Ancient Monuments

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Churchyard cross in St Bartholomew's churchyard

A Scheduled Monument in Westhide, Herefordshire,

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Latitude: 52.0943 / 52°5'39"N

Longitude: -2.6057 / 2°36'20"W

OS Eastings: 358600.371908

OS Northings: 244172.459129

OS Grid: SO586441

Mapcode National: GBR FQ.BB7R

Mapcode Global: VH85J.SMBB

Entry Name: Churchyard cross in St Bartholomew's churchyard

Scheduled Date: 24 October 1997

Source: Historic England

Source ID: 1016121

English Heritage Legacy ID: 29842

County: Herefordshire,

Civil Parish: Westhide

Traditional County: Herefordshire

Lieutenancy Area (Ceremonial County): Herefordshire

Church of England Parish: Withington

Church of England Diocese: Hereford


The monument includes the remains of a standing stone cross located within the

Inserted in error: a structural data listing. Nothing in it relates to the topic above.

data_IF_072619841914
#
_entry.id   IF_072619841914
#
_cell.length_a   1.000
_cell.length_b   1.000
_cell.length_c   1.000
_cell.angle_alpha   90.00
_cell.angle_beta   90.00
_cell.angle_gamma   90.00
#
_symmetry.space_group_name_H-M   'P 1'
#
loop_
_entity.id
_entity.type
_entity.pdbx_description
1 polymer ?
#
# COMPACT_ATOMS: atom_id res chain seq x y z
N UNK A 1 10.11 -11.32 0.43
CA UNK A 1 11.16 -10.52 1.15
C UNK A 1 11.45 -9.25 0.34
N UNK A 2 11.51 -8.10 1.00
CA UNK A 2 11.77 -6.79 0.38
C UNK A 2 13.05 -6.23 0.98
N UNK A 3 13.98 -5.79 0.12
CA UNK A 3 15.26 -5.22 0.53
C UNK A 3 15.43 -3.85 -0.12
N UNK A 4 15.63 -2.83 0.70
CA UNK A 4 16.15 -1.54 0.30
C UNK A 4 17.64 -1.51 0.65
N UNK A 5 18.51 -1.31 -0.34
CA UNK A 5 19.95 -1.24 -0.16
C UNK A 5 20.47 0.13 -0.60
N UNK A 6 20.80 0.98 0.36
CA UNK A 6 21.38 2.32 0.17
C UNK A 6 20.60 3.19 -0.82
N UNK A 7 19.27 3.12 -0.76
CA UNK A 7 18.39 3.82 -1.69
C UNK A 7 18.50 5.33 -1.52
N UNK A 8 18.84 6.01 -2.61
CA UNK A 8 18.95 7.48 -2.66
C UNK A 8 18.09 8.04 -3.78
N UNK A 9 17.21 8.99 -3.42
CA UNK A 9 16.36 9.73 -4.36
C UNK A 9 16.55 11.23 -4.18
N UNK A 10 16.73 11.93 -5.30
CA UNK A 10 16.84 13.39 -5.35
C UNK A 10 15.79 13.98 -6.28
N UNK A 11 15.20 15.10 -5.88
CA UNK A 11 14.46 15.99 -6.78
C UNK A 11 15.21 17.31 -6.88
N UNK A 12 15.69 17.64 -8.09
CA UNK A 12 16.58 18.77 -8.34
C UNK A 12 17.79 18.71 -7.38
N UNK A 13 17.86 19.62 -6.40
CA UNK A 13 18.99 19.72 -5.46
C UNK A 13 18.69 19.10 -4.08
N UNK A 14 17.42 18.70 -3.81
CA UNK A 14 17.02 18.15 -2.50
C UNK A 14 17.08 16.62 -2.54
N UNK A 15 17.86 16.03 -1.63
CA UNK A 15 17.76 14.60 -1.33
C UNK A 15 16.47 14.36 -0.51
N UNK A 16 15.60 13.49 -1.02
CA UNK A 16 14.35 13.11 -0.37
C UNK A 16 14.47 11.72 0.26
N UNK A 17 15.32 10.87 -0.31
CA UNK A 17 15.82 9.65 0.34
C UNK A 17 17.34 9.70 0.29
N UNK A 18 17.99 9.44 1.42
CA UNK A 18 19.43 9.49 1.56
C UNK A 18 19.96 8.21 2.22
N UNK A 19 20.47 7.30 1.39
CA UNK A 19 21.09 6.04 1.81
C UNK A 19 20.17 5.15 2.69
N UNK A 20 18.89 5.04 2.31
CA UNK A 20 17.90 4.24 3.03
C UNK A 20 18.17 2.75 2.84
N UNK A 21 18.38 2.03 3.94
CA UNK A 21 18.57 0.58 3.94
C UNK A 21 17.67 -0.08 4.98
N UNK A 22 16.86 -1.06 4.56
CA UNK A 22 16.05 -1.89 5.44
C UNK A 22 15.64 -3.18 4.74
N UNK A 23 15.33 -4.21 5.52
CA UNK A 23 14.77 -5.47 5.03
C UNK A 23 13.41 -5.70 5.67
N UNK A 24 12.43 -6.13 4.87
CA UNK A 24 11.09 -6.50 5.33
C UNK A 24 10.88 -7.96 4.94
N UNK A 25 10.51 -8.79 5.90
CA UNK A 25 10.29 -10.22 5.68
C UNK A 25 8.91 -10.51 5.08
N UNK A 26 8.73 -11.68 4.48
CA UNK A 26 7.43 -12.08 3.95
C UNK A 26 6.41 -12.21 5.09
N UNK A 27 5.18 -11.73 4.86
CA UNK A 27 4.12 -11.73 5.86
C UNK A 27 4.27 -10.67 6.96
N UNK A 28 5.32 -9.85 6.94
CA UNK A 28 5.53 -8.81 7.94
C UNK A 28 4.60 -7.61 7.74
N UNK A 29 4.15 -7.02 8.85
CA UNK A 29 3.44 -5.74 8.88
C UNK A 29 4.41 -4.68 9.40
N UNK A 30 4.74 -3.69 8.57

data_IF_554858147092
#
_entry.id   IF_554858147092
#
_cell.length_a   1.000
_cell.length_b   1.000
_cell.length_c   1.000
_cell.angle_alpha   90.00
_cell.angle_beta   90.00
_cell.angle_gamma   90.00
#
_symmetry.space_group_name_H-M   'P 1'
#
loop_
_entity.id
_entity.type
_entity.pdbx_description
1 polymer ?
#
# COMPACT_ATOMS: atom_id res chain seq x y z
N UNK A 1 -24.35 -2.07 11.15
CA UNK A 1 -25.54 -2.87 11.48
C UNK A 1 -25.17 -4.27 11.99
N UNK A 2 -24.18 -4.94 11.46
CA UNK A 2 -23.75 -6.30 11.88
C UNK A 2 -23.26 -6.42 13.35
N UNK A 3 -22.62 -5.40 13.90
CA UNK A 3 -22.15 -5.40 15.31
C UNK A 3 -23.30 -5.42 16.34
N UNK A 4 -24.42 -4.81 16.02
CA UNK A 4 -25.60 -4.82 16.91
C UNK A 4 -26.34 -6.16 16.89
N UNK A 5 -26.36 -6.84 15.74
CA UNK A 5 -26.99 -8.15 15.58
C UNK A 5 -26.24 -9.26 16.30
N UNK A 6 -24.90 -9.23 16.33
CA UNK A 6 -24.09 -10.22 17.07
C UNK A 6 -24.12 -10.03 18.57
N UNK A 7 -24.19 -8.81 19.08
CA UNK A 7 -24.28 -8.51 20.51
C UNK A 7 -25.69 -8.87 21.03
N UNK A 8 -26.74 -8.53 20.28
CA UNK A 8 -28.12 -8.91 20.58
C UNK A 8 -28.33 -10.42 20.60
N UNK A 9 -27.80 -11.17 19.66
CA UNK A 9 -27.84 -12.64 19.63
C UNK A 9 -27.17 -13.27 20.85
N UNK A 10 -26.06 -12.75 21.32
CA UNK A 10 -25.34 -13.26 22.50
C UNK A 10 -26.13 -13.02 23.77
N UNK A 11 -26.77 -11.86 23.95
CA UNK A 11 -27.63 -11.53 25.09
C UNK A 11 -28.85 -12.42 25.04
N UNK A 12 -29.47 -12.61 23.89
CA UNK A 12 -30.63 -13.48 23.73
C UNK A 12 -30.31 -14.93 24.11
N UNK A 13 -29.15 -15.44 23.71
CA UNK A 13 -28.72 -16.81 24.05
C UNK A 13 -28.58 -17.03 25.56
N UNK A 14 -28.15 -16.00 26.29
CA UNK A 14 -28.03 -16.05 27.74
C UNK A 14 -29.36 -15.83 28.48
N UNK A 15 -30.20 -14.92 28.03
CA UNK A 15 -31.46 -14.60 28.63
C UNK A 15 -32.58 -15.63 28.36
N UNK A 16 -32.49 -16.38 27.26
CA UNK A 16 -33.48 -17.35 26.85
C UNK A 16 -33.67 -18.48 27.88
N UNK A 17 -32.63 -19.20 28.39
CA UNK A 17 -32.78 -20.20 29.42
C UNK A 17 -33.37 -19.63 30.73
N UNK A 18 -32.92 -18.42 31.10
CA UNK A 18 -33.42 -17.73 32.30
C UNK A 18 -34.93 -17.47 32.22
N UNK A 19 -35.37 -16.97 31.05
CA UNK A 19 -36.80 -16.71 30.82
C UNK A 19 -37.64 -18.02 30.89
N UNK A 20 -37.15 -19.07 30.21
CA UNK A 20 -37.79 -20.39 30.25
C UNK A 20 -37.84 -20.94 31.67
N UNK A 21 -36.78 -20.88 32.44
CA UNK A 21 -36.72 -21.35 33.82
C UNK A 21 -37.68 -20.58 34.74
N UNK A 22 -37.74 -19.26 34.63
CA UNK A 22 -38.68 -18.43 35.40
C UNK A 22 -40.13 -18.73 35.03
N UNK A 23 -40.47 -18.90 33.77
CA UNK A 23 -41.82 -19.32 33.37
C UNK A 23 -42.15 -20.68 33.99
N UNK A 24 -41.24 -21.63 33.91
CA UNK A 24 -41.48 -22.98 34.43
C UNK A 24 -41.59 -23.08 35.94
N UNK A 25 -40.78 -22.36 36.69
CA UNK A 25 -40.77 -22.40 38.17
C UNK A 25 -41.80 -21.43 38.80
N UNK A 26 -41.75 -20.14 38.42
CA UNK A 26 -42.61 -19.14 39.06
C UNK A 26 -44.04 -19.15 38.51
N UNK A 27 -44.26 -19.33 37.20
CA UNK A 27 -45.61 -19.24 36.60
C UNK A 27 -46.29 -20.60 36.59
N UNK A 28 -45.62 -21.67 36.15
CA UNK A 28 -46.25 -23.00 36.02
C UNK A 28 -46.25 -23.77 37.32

churchyard of St Bartholomew's Church, approximately 22m to the south west of
the church. The cross is of stepped form and is predominantly medieval in
date. It includes the base of three steps, a socket stone and the lower part
of the shaft.
The steps are circular in plan and are constructed of large sandstone blocks,
similar to those used in the church. All three steps are approximately 0.2m
high, and the diameter of the bottom step is 1.35m. On the uppermost step
rests the circular socket stone, approximately 0.81m in diameter and 0.22m
high. Set into the socket stone is the remaining 0.81m section of the shaft.
This is square in section at the base and rises through chamfered corners to a
tapering octagonal section. The shaft lacks both knop and head. Three loose
fragments of stone are positioned on the top of the shaft, each directly
resting above another. The lowest stone is a broken fragment of medieval
carved stone capital; resting above this is a scalloped stone capital. The
final fragment is an indeterminate piece of stone with a sundial dated 1739
riveted to it. The inscription on the sundial commemorates John Sandfoord